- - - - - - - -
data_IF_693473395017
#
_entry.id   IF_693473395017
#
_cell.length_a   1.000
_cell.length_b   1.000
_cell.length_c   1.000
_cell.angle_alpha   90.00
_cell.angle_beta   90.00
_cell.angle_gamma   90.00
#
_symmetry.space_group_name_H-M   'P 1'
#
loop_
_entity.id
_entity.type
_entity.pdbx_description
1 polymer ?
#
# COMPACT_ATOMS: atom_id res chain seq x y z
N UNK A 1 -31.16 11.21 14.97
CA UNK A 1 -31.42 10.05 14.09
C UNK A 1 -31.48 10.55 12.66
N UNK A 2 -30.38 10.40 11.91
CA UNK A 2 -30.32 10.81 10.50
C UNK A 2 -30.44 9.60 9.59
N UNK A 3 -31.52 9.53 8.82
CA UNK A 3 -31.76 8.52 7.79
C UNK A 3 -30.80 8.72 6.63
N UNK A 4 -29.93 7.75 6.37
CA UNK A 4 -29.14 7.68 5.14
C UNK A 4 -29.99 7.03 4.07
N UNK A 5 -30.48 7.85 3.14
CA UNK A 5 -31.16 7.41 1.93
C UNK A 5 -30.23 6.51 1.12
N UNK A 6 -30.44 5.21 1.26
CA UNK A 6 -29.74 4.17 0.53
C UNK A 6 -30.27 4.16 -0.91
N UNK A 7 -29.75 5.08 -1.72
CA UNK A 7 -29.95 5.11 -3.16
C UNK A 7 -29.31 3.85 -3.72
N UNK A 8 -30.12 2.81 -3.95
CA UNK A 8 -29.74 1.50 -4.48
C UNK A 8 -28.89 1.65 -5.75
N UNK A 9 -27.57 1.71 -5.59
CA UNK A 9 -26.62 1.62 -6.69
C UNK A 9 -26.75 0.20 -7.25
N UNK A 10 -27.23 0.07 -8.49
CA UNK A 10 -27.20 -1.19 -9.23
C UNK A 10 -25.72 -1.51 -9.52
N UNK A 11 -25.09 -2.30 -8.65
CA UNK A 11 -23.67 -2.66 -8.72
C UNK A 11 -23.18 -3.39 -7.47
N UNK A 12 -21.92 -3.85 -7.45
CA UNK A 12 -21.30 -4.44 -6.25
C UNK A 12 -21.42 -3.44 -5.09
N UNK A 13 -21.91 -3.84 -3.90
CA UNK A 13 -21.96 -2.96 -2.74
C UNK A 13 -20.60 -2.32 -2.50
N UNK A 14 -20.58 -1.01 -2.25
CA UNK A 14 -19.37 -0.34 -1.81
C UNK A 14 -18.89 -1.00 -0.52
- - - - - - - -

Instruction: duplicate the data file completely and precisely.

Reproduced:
data_IF_693473395017
#
_entry.id   IF_693473395017
#
_cell.length_a   1.000
_cell.length_b   1.000
_cell.length_c   1.000
_cell.angle_alpha   90.00
_cell.angle_beta   90.00
_cell.angle_gamma   90.00
#
_symmetry.space_group_name_H-M   'P 1'
#
loop_
_entity.id
_entity.type
_entity.pdbx_description
1 polymer ?
#
# COMPACT_ATOMS: atom_id res chain seq x y z
N UNK A 1 -31.16 11.21 14.97
CA UNK A 1 -31.42 10.05 14.09
C UNK A 1 -31.48 10.55 12.66
N UNK A 2 -30.38 10.40 11.91
CA UNK A 2 -30.32 10.81 10.50
C UNK A 2 -30.44 9.60 9.59
N UNK A 3 -31.52 9.53 8.82
CA UNK A 3 -31.76 8.52 7.79
C UNK A 3 -30.80 8.72 6.63
N UNK A 4 -29.93 7.75 6.37
CA UNK A 4 -29.14 7.68 5.14
C UNK A 4 -29.99 7.03 4.07
N UNK A 5 -30.48 7.85 3.14
CA UNK A 5 -31.16 7.41 1.93
C UNK A 5 -30.23 6.51 1.12
N UNK A 6 -30.44 5.21 1.26
CA UNK A 6 -29.74 4.17 0.53
C UNK A 6 -30.27 4.16 -0.91
N UNK A 7 -29.75 5.08 -1.72
CA UNK A 7 -29.95 5.11 -3.16
C UNK A 7 -29.31 3.85 -3.72
N UNK A 8 -30.12 2.81 -3.95
CA UNK A 8 -29.74 1.50 -4.48
C UNK A 8 -28.89 1.65 -5.75
N UNK A 9 -27.57 1.71 -5.59
CA UNK A 9 -26.62 1.62 -6.69
C UNK A 9 -26.75 0.20 -7.25
N UNK A 10 -27.23 0.07 -8.49
CA UNK A 10 -27.20 -1.19 -9.23
C UNK A 10 -25.72 -1.51 -9.52
N UNK A 11 -25.09 -2.30 -8.65
CA UNK A 11 -23.67 -2.66 -8.72
C UNK A 11 -23.18 -3.39 -7.47
N UNK A 12 -21.92 -3.85 -7.45
CA UNK A 12 -21.30 -4.44 -6.25
C UNK A 12 -21.42 -3.44 -5.09
N UNK A 13 -21.91 -3.84 -3.90
CA UNK A 13 -21.96 -2.96 -2.74
C UNK A 13 -20.60 -2.32 -2.50
N UNK A 14 -20.58 -1.01 -2.25
CA UNK A 14 -19.37 -0.34 -1.81
C UNK A 14 -18.89 -1.00 -0.52